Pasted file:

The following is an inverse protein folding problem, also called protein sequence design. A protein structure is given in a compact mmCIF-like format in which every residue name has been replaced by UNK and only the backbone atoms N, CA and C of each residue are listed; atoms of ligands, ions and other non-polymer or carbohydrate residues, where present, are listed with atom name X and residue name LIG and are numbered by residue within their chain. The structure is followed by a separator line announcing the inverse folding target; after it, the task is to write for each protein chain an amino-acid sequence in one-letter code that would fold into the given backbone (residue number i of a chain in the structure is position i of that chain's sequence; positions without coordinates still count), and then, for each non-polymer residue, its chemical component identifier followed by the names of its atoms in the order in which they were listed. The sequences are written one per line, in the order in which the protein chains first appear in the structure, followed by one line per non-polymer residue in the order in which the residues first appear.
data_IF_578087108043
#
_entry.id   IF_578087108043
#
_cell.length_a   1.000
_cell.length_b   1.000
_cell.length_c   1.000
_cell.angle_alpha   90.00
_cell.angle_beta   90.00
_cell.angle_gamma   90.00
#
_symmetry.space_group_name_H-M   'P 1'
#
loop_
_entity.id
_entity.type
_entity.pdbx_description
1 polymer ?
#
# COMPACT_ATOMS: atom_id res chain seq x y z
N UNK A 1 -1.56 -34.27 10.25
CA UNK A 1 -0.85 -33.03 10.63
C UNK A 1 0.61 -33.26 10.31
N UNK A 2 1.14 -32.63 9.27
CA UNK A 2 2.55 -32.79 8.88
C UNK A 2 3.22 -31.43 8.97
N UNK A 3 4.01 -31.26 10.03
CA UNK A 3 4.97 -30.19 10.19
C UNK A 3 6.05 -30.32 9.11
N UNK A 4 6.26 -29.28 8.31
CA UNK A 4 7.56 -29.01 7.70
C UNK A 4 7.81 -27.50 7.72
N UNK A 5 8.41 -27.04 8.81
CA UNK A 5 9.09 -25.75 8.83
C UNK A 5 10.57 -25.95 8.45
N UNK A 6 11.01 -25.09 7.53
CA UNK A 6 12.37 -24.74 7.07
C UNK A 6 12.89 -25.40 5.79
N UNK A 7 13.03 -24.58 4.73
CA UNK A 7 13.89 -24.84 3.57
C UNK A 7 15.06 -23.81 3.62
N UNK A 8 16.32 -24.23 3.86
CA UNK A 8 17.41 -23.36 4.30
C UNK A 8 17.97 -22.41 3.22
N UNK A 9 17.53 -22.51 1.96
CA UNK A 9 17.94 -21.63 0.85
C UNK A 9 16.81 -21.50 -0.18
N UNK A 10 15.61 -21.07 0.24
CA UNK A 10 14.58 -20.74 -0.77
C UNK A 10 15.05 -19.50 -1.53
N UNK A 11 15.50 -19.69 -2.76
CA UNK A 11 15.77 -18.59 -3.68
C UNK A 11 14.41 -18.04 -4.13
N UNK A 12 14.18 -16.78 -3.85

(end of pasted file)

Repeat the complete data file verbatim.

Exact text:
The following is an inverse protein folding problem, also called protein sequence design. A protein structure is given in a compact mmCIF-like format in which every residue name has been replaced by UNK and only the backbone atoms N, CA and C of each residue are listed; atoms of ligands, ions and other non-polymer or carbohydrate residues, where present, are listed with atom name X and residue name LIG and are numbered by residue within their chain. The structure is followed by a separator line announcing the inverse folding target; after it, the task is to write for each protein chain an amino-acid sequence in one-letter code that would fold into the given backbone (residue number i of a chain in the structure is position i of that chain's sequence; positions without coordinates still count), and then, for each non-polymer residue, its chemical component identifier followed by the names of its atoms in the order in which they were listed. The sequences are written one per line, in the order in which the protein chains first appear in the structure, followed by one line per non-polymer residue in the order in which the residues first appear.
data_IF_578087108043
#
_entry.id   IF_578087108043
#
_cell.length_a   1.000
_cell.length_b   1.000
_cell.length_c   1.000
_cell.angle_alpha   90.00
_cell.angle_beta   90.00
_cell.angle_gamma   90.00
#
_symmetry.space_group_name_H-M   'P 1'
#
loop_
_entity.id
_entity.type
_entity.pdbx_description
1 polymer ?
#
# COMPACT_ATOMS: atom_id res chain seq x y z
N UNK A 1 -1.56 -34.27 10.25
CA UNK A 1 -0.85 -33.03 10.63
C UNK A 1 0.61 -33.26 10.31
N UNK A 2 1.14 -32.63 9.27
CA UNK A 2 2.55 -32.79 8.88
C UNK A 2 3.22 -31.43 8.97
N UNK A 3 4.01 -31.26 10.03
CA UNK A 3 4.97 -30.19 10.19
C UNK A 3 6.05 -30.32 9.11
N UNK A 4 6.26 -29.28 8.31
CA UNK A 4 7.56 -29.01 7.70
C UNK A 4 7.81 -27.50 7.72
N UNK A 5 8.41 -27.04 8.81
CA UNK A 5 9.09 -25.75 8.83
C UNK A 5 10.57 -25.95 8.45
N UNK A 6 11.01 -25.09 7.53
CA UNK A 6 12.37 -24.74 7.07
C UNK A 6 12.89 -25.40 5.79
N UNK A 7 13.03 -24.58 4.73
CA UNK A 7 13.89 -24.84 3.57
C UNK A 7 15.06 -23.81 3.62
N UNK A 8 16.32 -24.23 3.86
CA UNK A 8 17.41 -23.36 4.30
C UNK A 8 17.97 -22.41 3.22
N UNK A 9 17.53 -22.51 1.96
CA UNK A 9 17.94 -21.63 0.85
C UNK A 9 16.81 -21.50 -0.18
N UNK A 10 15.61 -21.07 0.24
CA UNK A 10 14.58 -20.74 -0.77
C UNK A 10 15.05 -19.50 -1.53
N UNK A 11 15.50 -19.69 -2.76
CA UNK A 11 15.77 -18.59 -3.68
C UNK A 11 14.41 -18.04 -4.13
N UNK A 12 14.18 -16.78 -3.85